As everyone knows, the Last Original Ramone, Tommy Erdelyi, died last week.  It may be surprising that I did not post, but gosh, there were so many posts about his passing, including from such as thunderpants, and I chose to let others say what I wanted to.

(yeah, I saw him with the Ramones once.  The second time I saw them I think he was absent)

And in the last week or so, the horrendous news from all parts of the globe made musing on music art artifice about art seem to be trite.  Blowing the shit out of commercial airliners.  Land war in Israel.  Rising oceans, and an appalling humanitarian crisis in our own borders. A creepy unexplained gaping crater in Siberia. Hostile bug-creatures invading Antarctica.  Unimportant in the face of such.  (admittedly, I am facetious about one of them)

Tonight, I watched “Monuments Men” which is admittedly right the hell in my wheelhouse; Bill Murray, Bob Balaban, and John Goodman.

As I saw it, the theme of the movie was about the importance of art and music and yes, architecture to humanity, how it is part of our shared culture.  I have often talked to meatspace people about how I feel that aesthetics are crucially important and that design failures are nearly as tragic as other kinds of failures; I talk about this with my robot building kids, and now our robots look as good as any on the field.  In architecture, not only does a failure in this built environment contribute to a diluted and debased environment, but in a more meager lifestyle.  Reduced to viewing your city through the windshield of a car, going from garage to garage and isolated from any fellow human beings.

Used to be that even the factories of America used to care about how the things they produced looked; and how use would be integrated into that (yes, sometimes they failed.  As everyone does from time to time).  But now, when we don’t outsource that design to cheaper labor countries, it is usually half-assed and mainly people just follow Apple’s lead, creating knockoffs hours after their latest items are displayed.

The movie made a point that true fascist recognize that they have to control the artistic impulse and make it unavailable to people not of the 1%.  Yeah, take the art made by the poors but keep it for the review of the rich and powerful; even if they have no ability to be moved by it.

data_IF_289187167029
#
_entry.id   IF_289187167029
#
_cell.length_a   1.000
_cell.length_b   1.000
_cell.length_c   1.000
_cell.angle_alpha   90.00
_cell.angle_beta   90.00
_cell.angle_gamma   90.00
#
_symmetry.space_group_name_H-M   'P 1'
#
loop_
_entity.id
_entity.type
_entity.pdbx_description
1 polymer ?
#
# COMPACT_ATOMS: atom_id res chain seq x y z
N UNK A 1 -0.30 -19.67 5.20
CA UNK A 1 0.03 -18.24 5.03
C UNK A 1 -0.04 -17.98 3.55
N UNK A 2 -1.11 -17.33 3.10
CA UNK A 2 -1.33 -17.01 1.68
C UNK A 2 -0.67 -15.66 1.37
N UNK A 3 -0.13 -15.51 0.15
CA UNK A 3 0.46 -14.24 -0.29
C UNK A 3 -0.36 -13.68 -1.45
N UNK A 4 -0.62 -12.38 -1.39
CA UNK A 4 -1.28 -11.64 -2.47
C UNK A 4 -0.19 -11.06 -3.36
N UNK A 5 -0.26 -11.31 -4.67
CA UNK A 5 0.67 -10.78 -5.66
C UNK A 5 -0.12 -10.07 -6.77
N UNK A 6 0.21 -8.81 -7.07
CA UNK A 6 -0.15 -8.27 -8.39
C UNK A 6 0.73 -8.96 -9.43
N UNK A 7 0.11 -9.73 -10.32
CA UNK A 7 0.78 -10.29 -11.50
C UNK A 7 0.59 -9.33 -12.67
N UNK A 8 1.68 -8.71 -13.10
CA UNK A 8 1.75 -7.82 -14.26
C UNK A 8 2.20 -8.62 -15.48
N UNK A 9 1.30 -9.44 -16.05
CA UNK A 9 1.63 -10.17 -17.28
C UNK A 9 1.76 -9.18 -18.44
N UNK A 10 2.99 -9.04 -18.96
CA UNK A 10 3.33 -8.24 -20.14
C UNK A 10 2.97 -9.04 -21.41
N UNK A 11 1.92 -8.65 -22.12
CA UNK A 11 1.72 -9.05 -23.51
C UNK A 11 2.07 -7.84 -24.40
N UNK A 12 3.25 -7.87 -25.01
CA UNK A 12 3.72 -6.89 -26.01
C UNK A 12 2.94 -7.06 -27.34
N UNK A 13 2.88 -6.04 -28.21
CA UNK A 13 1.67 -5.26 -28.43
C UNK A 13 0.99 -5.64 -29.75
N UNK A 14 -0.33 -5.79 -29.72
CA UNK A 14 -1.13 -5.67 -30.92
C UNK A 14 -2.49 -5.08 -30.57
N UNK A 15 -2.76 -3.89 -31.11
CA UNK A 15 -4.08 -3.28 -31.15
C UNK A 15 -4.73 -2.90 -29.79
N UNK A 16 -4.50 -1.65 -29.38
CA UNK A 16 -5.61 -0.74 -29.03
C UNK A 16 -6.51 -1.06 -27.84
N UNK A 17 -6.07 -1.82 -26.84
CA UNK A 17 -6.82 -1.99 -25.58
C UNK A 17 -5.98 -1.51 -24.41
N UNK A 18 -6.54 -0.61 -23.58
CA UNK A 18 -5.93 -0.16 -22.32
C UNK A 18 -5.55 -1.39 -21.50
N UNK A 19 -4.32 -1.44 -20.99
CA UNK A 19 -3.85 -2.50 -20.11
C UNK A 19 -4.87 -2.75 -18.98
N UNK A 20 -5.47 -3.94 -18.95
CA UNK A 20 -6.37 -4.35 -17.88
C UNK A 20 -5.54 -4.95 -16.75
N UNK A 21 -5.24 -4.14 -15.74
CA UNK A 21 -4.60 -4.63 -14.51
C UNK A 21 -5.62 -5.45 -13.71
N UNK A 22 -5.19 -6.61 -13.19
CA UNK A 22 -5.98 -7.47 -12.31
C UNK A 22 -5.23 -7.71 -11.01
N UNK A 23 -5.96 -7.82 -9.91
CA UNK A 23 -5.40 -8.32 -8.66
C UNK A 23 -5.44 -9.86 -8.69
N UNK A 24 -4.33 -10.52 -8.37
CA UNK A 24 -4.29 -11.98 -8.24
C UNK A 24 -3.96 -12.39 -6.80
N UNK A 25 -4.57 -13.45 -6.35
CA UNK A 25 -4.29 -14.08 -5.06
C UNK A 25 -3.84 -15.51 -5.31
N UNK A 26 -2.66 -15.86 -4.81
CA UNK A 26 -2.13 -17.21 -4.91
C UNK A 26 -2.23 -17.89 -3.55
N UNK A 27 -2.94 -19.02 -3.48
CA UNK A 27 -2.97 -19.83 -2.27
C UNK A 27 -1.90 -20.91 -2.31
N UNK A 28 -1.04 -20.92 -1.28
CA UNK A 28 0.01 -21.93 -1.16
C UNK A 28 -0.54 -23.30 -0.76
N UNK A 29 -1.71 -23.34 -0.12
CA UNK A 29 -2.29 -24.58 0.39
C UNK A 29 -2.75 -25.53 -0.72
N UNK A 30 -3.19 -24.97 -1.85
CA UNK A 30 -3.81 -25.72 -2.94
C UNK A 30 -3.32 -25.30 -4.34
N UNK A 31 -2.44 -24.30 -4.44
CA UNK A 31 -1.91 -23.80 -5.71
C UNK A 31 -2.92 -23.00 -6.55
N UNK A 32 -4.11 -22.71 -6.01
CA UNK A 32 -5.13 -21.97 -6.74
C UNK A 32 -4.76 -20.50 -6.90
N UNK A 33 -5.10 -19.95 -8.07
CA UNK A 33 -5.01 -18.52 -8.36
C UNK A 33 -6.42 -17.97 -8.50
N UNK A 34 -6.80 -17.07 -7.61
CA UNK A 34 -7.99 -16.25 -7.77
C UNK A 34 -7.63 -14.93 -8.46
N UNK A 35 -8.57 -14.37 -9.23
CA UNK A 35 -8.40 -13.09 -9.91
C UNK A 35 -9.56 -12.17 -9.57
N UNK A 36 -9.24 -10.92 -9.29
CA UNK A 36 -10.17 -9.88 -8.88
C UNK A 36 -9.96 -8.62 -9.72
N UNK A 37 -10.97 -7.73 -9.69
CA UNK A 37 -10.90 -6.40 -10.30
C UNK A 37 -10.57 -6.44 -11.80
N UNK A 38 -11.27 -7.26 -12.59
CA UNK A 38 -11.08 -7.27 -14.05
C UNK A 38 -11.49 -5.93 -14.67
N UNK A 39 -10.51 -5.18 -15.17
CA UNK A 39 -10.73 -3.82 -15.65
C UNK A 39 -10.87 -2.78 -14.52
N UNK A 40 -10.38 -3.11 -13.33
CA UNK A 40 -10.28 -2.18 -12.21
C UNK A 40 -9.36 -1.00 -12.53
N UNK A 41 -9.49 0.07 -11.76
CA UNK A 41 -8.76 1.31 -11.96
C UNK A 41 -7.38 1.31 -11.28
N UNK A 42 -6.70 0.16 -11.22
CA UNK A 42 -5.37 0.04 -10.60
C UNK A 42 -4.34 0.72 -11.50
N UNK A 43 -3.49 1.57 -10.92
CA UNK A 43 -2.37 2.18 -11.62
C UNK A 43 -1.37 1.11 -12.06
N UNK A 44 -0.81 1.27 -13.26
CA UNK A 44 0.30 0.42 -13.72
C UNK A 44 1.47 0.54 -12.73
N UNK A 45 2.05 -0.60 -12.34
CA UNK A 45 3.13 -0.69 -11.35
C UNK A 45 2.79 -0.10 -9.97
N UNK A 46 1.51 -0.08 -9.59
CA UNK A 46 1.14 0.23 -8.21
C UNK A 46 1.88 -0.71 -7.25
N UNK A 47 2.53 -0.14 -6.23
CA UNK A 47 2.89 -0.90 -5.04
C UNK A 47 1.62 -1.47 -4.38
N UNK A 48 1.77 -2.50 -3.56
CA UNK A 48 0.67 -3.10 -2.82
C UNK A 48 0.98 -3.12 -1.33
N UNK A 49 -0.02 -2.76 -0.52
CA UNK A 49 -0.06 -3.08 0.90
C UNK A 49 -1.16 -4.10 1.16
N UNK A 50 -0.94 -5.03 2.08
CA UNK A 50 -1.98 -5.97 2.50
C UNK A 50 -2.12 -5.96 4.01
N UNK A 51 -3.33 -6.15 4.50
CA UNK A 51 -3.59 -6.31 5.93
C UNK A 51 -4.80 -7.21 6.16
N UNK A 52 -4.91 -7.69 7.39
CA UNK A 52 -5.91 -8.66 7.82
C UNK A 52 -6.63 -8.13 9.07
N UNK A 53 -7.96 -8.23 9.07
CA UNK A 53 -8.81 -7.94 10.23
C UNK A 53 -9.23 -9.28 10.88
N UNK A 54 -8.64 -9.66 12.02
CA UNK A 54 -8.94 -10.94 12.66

I believe the constant push to commodify artistic impulses – music; art; movies – is not only driven by the Madison Avenue need to make money at everything, but that it also serves to cheapen the IDEA of art for Art’s  Sake.

Because Art is something that can’t be controlled.  Artistic expression on it’s own can’t be controverted and turned toward specific ends.  It’s very nature means that it will express itself to it’s audience in ways that the audience determines.  That is why, as recently noted in an LGM thread, conservative whine-nozzles are STILL complaining about Duchamp’s “fountain” or “Piss Christ”  fucking DECADES after they were initially exhibited.

[admission.  I have seen DuChamp’s work in person, and it still retains much of it’s transgressive power, especially considering that it is in a series of galleries of modern and sometimes intentionally disturbing work.  THAT is the sign of true art, my friends and guinea pigs, that it continues to elicit strong emotions TEN FUCKING DECADES later]

Punk music was resisted by every means that could be brought to bear.  Police beat punks, the record labels refused to release it, punk clubs were shut down and the whole thing was treated as a further sign of societal decline.  Yet still; a couple of decades later:

I bought that album when it was released, and it didn’t blow up until several months later, knocking “Thriller” off the top spot.  And later, seeing the co-option of his music that and his other demons, added up to Cobain blowing his brains out in his own house.

Art scares the ever living fuck out of authoritarians.  Always has.  The Ramones scared them  Nirvana scared them.  Rock and roll scared them.  for fuck’s sake, POINTILLISM scared them.  Frank Lloyd Wright scared them.

Fuck me, the SEX PISTOLS scared them.  Have you listened to that Sex Pistols album lately?  It is so tediously mainstream that it makes you wonder why anybody paid attention.

Anyways, I really liked the Monuments Men, but that’s probably just me.  People who know more about movies say it was mediocre, and who am I to disagree?  I know it was pretty predictable, and even the Matt Damon/Cate Blanchett near miss was predictable.  But I found the underlying issues of what it means to have a culture, and what that is worth, to be a good thing to put out there.